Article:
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Back in 2014, Emily St. John Mandel’s novel, Station Eleven, was a literary sensation. The National Book Award and PEN/Faulkner Award Finalist centered on an acute swine flu outbreak that kills most of the global population, and then examines how the survivors use the arts, particularly a traveling symphony, to reconnect humanity once more.
Ironically, HBO Max went into production on their limited series adaptation of the book in January 2020, only to be shut down by the real COVID-19 pandemic. Production resumed in early 2021, and the series will now premiere this fall.
At this week’s HBO Max Television Critics Association virtual press tour for Station Eleven, executive producer/showrunner Patrick Somerville along with fellow executive producers Jessica Rhoades and Jeremy Podeswa and some of their cast talked about adapting the now very-on-the-nose story for our current times.
To set context for tone, actress Mackenzie Davis, who plays the adult aged Kirsten, said of the series, “It’s not The Road and it’s not a fairy tale, but it is like the two put together where there’s danger in the woods, but there’s also beauty and rebirth in the woods. I'm glad that it’s neither a cautionary tale nor idealizing trauma and mass loss.”
Asked how close to the novel the series will stay with its narrative choices, Somerville said it is a very “aggressive adaptation” of the book, which he personally loved. He said he told Mandel that in order to tell the story in a visual medium, there would be changes and he said that she gave her blessing.
Teasing some specific changes, Somerville said the characters of Kirsten and Jeevan (Himesh Patel) end up meeting in a different way during the initial outbreak than they do in the novel. “They spend 80 days together in [an apartment] before Jeevan and Kirsten walk out together and there’s a whole big story to tell inside of there,” Somerville teased. “That means for Kirsten’s arc, that when we know her in year 20, Jeevan’s not around and we don’t know why. But there’s a slow, unfurling of a season-long mystery that has to do with how they lost each other and what happens.”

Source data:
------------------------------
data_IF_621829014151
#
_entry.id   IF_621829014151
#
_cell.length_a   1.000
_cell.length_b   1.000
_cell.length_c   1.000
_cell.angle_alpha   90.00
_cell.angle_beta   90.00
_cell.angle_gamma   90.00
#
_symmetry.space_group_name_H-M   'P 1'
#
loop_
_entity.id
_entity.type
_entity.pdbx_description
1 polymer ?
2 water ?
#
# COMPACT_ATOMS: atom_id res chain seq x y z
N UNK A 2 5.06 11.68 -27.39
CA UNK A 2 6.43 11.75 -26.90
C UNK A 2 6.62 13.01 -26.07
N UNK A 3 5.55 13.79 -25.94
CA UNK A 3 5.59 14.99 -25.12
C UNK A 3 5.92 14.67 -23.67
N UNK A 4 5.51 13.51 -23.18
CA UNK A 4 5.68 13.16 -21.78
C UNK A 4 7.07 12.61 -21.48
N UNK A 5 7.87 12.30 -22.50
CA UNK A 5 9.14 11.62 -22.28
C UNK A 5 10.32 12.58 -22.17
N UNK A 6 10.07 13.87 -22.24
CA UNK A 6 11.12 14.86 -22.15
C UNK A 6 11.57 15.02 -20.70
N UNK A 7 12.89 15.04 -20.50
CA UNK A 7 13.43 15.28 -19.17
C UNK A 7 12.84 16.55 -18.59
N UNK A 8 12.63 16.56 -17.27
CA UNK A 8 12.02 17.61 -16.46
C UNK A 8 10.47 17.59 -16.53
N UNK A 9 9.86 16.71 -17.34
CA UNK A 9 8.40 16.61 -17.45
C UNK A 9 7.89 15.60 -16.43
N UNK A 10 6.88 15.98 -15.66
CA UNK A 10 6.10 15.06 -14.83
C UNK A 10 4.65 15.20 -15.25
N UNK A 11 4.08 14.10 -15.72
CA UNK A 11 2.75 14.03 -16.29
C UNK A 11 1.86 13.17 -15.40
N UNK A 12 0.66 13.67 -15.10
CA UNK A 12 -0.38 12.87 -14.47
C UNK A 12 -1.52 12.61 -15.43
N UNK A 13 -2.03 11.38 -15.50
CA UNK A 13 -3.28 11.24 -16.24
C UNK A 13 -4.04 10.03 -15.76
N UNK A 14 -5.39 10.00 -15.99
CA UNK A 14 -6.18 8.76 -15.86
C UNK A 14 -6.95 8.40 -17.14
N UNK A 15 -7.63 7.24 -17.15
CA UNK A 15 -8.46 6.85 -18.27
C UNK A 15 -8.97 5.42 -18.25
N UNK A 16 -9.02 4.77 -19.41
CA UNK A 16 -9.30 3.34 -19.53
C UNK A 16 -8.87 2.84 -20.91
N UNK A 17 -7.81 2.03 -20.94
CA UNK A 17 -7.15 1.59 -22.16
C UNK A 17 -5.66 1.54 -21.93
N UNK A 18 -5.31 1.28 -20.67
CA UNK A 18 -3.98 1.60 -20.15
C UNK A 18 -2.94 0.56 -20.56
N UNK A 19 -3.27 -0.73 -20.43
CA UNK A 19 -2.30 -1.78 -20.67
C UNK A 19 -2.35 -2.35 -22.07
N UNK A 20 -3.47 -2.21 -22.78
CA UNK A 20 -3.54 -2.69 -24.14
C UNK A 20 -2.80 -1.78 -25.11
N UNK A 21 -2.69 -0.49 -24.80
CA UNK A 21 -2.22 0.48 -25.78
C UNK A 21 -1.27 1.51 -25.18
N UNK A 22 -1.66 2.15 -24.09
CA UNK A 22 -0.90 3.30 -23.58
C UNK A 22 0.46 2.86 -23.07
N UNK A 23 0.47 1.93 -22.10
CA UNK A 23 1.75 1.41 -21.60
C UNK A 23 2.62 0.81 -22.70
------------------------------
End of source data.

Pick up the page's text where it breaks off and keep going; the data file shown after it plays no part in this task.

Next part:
Somerville adds that he always felt the novel could have used more of Jeevan, the character in the book who was an entertainment journalist and becomes an EMT post apocalypse. “It always felt like in the novel there was room for more Jeevan and to lean more into why it was special between those two people on the day the world ended.”
The series also handles the cult led by Tyler (Daniel Zovatto) differently. "Tyler seemed to me to be an opportunity for a complicated, real story of another person who’s been making it through the pandemic, who is not a monster, but complicated," Somerville said. "A challenge in the writers’ room when we started was trying to make up a cult that we would join. What could he be saying that isn’t, 'I’m going to abduct young children and repopulate the Earth with violence and power'? We tilted more toward Pied Piper-based science and rationalist-based cult leader who was just saying true things that everybody didn’t want to hear anymore because the survivors had been through quite a lot. So our cult is quite different, and the way it all comes together is quite different, but the spirit of that book, to me, was always about what’s gentle and human inside of us before and after, and how do we get back to the people that we love?”
Executive producer Jessica Rhoades added that the series does realize the graphic novel elements from the book and the traveling symphony, which are reader-favorite elements.
Station Eleven -- also starring David Wilmot, Nabhaan Rizwan, Philippine Velge, Daniel Zovatto, and Lori Petty -- debuts on HBO Max this fall.